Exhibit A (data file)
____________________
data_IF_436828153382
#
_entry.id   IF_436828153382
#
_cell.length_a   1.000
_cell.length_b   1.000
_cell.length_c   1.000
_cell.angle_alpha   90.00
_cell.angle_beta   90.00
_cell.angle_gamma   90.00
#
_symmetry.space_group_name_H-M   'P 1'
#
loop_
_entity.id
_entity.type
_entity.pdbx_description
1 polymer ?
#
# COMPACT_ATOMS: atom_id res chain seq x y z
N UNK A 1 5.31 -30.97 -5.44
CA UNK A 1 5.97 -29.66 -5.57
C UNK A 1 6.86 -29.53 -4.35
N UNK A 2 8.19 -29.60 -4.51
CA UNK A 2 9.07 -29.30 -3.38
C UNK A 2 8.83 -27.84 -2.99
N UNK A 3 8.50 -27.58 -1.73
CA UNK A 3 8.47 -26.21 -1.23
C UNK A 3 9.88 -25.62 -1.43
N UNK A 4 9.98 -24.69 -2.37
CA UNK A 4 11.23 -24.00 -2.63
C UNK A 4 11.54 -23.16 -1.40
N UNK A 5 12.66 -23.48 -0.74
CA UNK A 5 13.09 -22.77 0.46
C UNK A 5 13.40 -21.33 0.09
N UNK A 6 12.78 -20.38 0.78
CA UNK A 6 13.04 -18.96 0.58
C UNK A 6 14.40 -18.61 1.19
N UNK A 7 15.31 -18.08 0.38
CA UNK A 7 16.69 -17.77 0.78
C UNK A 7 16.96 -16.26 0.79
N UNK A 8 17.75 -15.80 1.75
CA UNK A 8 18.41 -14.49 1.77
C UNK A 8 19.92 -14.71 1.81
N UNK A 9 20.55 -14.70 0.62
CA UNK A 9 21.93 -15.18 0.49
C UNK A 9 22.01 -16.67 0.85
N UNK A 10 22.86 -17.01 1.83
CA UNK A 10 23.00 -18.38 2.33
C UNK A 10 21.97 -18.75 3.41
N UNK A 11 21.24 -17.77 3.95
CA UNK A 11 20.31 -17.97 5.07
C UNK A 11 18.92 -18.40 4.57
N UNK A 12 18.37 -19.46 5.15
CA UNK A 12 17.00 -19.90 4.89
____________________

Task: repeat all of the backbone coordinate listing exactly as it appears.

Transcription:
data_IF_436828153382
#
_entry.id   IF_436828153382
#
_cell.length_a   1.000
_cell.length_b   1.000
_cell.length_c   1.000
_cell.angle_alpha   90.00
_cell.angle_beta   90.00
_cell.angle_gamma   90.00
#
_symmetry.space_group_name_H-M   'P 1'
#
loop_
_entity.id
_entity.type
_entity.pdbx_description
1 polymer ?
#
# COMPACT_ATOMS: atom_id res chain seq x y z
N UNK A 1 5.31 -30.97 -5.44
CA UNK A 1 5.97 -29.66 -5.57
C UNK A 1 6.86 -29.53 -4.35
N UNK A 2 8.19 -29.60 -4.51
CA UNK A 2 9.07 -29.30 -3.38
C UNK A 2 8.83 -27.84 -2.99
N UNK A 3 8.50 -27.58 -1.73
CA UNK A 3 8.47 -26.21 -1.23
C UNK A 3 9.88 -25.62 -1.43
N UNK A 4 9.98 -24.69 -2.37
CA UNK A 4 11.23 -24.00 -2.63
C UNK A 4 11.54 -23.16 -1.40
N UNK A 5 12.66 -23.48 -0.74
CA UNK A 5 13.09 -22.77 0.46
C UNK A 5 13.40 -21.33 0.09
N UNK A 6 12.78 -20.38 0.78
CA UNK A 6 13.04 -18.96 0.58
C UNK A 6 14.40 -18.61 1.19
N UNK A 7 15.31 -18.08 0.38
CA UNK A 7 16.69 -17.77 0.78
C UNK A 7 16.96 -16.26 0.79
N UNK A 8 17.75 -15.80 1.75
CA UNK A 8 18.41 -14.49 1.77
C UNK A 8 19.92 -14.71 1.81
N UNK A 9 20.55 -14.70 0.62
CA UNK A 9 21.93 -15.18 0.49
C UNK A 9 22.01 -16.67 0.85
N UNK A 10 22.86 -17.01 1.83
CA UNK A 10 23.00 -18.38 2.33
C UNK A 10 21.97 -18.75 3.41
N UNK A 11 21.24 -17.77 3.95
CA UNK A 11 20.31 -17.97 5.07
C UNK A 11 18.92 -18.40 4.57
N UNK A 12 18.37 -19.46 5.15
CA UNK A 12 17.00 -19.90 4.89